IMG_7827 (427x640)

It takes about ten minutes to stuff the inserts back into the diapers and fold them up to go in the drawers.  While the cloth diapers do tend to take a bit more pre-planning and time than disposables, I find that the extra tasks don’t bother me.  Folding laundry is kind of therapeutic sometimes.  Once they are folded, they go into three stacks in his dresser/changing table, and the extra inserts are piled on the sides.

IMG_7829 (640x427)
What Diapers Are We Using?
When I first decided to do cloth diapering, I felt really overwhelmed by all the different options and recommendations.  Ultimately, I ended up getting 3 different brands and figured I would see what worked best for us.  I have actually really liked having 3 different options because I tend to use different ones for different times of day.

IMG_7830 (640x427)

bumGenius 4.0 One Size Snap diapers

I bought six of these because they came so highly recommended and all of the reviews I read were good.

IMG_7838 (640x427)

Pros:  Easy to snap and put on.  Option of thin daytime or thicker nighttime inserts.  Thin diapers dry the fastest.  Pretty colors.

Cons:  For some reason these are Casey’s least favorite — he thinks the snaps are bulky.  They tend to leak out the front at night now that Cullen has decided he is a stomach sleeper, but they are great during the day.

Bummis Easy Fit Tots Bots One Size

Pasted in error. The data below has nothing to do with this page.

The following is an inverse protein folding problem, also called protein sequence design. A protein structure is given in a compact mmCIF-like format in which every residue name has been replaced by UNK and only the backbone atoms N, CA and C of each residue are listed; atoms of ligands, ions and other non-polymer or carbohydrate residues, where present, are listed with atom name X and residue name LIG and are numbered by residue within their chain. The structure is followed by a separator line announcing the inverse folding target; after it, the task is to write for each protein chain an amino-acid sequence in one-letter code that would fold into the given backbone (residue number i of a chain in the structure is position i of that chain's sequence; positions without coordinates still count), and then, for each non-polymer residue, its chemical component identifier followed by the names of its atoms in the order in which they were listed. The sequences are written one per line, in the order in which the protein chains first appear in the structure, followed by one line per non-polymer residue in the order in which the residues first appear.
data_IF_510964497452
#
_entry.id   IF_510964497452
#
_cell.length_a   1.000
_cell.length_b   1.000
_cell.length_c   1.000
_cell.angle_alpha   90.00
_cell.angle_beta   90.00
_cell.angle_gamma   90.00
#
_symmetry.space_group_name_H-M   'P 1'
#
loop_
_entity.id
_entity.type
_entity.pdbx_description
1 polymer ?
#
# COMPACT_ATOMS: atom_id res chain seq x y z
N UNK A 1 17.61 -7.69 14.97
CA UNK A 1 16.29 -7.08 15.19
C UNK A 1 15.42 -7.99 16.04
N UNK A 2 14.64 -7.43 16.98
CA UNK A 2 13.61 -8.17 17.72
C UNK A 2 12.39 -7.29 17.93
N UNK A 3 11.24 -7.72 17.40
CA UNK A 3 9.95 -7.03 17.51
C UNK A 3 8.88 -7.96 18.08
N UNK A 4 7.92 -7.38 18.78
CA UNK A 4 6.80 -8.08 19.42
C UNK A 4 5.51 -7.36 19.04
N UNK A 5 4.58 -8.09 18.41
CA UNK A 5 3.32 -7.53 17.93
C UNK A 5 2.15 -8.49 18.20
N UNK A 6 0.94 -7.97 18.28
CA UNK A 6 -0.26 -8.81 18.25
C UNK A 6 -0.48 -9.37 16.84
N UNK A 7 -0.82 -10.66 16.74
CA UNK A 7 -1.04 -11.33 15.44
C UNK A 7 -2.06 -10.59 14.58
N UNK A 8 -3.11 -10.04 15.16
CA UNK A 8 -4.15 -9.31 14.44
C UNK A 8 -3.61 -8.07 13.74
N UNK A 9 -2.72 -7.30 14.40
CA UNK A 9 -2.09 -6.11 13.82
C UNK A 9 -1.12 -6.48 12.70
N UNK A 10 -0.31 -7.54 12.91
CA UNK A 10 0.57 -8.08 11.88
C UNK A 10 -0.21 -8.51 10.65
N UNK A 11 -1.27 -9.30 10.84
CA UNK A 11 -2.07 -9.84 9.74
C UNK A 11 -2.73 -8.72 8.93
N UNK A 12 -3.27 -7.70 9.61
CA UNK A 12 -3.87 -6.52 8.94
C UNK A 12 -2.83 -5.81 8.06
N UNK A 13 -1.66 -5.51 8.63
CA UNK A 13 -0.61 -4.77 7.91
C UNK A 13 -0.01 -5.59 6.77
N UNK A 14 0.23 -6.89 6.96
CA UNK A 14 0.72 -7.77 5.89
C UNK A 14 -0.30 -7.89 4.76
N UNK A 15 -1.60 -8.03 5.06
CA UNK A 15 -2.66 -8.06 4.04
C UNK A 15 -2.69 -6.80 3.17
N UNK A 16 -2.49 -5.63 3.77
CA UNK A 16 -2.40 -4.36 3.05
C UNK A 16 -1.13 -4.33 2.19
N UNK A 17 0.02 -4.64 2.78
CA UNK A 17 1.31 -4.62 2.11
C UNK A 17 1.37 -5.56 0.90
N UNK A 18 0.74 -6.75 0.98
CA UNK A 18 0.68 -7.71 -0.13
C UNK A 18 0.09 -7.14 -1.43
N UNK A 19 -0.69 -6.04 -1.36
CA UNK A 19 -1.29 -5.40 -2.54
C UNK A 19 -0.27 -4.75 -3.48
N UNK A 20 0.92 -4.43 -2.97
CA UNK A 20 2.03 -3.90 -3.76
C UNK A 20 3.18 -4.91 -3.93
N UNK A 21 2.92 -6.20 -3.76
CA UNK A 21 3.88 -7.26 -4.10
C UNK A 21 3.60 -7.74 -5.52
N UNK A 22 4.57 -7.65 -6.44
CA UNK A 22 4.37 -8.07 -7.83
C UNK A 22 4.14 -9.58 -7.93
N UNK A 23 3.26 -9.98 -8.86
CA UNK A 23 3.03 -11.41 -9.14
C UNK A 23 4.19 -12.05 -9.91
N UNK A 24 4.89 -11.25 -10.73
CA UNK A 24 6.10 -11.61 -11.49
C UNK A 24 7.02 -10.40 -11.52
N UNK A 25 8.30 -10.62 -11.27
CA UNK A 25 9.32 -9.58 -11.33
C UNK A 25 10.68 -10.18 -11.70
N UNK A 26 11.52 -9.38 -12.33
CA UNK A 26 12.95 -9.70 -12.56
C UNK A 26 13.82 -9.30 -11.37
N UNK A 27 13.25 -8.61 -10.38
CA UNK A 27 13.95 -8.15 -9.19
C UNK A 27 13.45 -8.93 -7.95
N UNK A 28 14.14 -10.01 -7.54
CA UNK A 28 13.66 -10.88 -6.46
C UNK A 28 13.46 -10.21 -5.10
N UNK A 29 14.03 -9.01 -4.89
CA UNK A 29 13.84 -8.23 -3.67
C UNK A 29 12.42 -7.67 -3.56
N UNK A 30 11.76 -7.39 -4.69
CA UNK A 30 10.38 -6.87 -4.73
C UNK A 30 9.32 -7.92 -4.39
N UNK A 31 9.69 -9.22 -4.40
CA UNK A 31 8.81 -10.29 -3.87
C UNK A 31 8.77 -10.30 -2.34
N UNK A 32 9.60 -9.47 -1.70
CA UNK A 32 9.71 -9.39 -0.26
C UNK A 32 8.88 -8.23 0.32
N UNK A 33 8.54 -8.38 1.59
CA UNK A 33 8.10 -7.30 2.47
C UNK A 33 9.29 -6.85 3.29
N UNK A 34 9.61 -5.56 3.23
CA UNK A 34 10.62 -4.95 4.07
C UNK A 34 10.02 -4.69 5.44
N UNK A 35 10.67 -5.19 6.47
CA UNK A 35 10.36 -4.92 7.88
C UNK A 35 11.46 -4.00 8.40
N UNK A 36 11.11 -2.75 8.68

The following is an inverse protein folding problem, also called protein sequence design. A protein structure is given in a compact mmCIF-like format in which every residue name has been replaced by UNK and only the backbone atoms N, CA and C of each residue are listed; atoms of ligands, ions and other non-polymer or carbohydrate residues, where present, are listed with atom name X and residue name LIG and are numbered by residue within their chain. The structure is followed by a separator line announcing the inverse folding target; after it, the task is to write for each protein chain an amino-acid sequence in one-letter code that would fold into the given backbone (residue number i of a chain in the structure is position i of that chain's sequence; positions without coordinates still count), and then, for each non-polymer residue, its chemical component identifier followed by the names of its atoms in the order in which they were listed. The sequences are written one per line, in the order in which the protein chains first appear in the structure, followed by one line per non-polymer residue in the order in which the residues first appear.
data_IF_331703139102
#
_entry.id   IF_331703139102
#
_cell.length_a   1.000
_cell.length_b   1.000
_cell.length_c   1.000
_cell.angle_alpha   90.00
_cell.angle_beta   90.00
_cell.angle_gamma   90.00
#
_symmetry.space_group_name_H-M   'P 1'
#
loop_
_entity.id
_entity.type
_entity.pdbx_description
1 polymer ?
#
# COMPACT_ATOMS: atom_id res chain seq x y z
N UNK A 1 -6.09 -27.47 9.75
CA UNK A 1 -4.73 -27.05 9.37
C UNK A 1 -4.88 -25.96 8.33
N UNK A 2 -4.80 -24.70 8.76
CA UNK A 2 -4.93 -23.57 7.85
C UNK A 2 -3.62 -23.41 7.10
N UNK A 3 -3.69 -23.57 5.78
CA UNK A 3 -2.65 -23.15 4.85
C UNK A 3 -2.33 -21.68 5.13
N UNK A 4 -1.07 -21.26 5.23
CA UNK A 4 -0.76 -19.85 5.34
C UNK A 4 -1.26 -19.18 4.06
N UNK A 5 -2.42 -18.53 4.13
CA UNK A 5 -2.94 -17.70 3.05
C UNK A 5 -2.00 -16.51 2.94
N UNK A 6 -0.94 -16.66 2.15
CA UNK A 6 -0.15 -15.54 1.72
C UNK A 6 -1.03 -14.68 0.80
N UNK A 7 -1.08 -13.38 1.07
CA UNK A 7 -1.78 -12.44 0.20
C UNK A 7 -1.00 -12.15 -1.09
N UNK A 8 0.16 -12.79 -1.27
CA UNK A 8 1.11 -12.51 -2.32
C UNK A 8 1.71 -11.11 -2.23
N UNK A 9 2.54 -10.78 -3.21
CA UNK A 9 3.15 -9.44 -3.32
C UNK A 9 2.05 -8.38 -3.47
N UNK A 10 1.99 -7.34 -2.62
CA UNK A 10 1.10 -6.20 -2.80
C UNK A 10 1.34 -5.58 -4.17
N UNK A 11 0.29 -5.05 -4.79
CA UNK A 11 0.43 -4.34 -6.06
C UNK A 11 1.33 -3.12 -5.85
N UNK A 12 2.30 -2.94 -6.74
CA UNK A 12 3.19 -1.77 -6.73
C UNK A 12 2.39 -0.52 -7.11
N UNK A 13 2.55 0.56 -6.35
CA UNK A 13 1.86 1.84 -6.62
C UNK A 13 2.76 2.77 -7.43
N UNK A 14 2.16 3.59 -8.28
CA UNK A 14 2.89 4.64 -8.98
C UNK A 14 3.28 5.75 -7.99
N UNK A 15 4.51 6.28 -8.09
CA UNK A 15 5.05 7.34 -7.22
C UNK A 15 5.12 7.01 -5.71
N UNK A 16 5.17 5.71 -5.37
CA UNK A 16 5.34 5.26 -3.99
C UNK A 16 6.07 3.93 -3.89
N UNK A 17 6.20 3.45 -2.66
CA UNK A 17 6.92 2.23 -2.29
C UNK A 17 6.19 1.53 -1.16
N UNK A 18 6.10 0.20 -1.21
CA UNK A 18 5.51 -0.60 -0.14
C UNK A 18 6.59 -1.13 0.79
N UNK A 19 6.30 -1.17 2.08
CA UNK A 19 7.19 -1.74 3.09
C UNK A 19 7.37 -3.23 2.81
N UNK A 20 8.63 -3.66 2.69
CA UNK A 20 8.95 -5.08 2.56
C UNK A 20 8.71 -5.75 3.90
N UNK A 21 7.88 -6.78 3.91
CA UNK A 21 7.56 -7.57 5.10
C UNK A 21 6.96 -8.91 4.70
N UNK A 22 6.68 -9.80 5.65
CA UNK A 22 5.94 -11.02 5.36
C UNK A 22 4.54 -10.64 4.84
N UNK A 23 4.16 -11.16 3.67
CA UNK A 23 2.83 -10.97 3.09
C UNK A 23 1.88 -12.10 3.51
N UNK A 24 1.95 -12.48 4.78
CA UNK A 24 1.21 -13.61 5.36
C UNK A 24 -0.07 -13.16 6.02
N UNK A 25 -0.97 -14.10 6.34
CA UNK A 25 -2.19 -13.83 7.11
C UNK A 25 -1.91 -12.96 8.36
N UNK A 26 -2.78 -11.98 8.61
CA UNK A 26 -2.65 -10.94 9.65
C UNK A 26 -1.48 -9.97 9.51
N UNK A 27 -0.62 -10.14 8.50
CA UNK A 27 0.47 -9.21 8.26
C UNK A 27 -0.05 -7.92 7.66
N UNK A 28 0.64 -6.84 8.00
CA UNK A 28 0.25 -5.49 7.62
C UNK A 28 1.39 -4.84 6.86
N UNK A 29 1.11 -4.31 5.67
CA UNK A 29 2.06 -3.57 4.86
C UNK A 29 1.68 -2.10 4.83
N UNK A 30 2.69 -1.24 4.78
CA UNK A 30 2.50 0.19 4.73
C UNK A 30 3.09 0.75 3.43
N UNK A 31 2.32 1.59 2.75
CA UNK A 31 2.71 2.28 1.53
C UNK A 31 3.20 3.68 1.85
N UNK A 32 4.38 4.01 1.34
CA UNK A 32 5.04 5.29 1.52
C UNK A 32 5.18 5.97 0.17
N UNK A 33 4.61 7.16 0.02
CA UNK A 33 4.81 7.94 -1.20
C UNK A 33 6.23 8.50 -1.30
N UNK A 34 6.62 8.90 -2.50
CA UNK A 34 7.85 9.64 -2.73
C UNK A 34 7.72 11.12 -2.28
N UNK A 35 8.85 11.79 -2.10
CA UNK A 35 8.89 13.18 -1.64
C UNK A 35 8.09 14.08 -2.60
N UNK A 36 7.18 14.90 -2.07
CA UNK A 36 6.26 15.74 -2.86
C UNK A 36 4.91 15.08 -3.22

I received six of these as a gift from my big sister, since these are her personal favorites (she cloth diapers too!).  They are a UK brand and not as easily available online, but I really love these!

IMG_7831 (640x427)

Pros:  Adorable patterns (see above).  Velcro is MUCH faster to put on, more adjustable, and easier to size.  Also, the inserts are attached, so you don’t have to remove the wet or poopy insert before putting into the wet/dry bags (HUGE pro).  In the wash, the insert comes out automatically.  Rebecca has been using these for 7 months and says the velcro is still holding up very well.

IMG_7834 (427x640)

Cons:  Inserts are a bit thicker, and since they are attached they take a bit longer to dry.  Hopefully velcro continues to hold up over time — some people using other brands have said velcro doesn’t last as long.

These are my favorite diapers to use at nighttime, because the velcro is easiest when it’s dark and I’m tired and don’t want to mess with lining up snaps.  I’m planning on ordering a few more of these!

Charlie Banana One Size Diapers

I received six of these from the company in exchange for a reviews and giveaway (going on now make sure to click over!).  After receiving a few to sample, I have since ordered six more regular diapers, and a SWIM diaper for our upcoming vacation!